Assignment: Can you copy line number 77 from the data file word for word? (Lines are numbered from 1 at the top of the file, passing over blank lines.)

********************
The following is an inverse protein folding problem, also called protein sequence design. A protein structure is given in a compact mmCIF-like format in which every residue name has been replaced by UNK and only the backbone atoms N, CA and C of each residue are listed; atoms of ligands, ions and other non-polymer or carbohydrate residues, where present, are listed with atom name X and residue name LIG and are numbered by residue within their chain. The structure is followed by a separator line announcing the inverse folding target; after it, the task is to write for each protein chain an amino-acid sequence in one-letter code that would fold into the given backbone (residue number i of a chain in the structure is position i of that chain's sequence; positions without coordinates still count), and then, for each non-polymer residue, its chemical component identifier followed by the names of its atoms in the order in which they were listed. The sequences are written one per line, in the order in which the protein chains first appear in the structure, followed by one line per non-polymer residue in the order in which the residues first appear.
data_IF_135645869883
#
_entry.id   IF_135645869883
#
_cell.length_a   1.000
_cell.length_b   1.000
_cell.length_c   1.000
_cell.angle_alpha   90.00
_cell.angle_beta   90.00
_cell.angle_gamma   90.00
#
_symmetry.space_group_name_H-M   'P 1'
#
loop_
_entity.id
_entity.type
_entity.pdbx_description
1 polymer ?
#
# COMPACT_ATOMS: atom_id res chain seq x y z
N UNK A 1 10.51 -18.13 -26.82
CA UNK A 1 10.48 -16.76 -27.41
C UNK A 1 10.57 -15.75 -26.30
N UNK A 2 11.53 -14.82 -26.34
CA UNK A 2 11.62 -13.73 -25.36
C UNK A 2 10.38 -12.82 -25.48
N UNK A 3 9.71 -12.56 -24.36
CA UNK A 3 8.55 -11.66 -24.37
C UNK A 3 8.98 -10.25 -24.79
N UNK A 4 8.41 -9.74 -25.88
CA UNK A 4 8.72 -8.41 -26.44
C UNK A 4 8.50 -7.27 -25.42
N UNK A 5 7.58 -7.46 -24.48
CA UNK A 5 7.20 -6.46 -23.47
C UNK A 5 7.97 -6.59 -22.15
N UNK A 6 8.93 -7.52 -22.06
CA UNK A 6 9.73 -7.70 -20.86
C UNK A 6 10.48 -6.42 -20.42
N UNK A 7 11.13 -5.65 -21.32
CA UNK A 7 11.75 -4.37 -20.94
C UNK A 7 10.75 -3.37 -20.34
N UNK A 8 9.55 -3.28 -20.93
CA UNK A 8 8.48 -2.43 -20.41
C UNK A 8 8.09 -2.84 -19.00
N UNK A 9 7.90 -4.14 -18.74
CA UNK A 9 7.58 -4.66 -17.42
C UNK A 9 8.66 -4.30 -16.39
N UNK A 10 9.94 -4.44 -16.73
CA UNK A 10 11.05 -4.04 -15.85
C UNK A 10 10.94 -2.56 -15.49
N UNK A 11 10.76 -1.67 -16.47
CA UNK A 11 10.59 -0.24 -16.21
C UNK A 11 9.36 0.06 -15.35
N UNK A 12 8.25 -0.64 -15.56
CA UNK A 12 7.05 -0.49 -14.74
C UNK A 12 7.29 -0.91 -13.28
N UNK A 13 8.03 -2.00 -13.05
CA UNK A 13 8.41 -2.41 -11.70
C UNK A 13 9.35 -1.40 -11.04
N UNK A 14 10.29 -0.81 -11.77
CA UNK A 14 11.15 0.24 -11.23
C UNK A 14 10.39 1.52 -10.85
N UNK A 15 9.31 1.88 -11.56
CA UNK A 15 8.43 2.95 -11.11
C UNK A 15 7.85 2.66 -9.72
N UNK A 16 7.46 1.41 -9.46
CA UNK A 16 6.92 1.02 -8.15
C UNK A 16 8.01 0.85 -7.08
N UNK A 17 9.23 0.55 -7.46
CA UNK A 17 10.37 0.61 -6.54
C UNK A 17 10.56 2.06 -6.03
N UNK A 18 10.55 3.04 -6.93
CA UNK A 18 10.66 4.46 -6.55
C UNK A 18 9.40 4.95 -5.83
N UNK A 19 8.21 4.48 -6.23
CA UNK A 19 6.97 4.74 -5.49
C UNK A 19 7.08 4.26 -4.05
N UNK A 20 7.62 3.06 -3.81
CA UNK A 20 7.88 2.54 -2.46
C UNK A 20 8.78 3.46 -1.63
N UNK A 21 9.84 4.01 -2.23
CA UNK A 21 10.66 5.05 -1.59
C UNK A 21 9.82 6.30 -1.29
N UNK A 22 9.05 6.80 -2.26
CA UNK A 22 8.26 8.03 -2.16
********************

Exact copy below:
CA UNK A 19 6.97 4.74 -5.49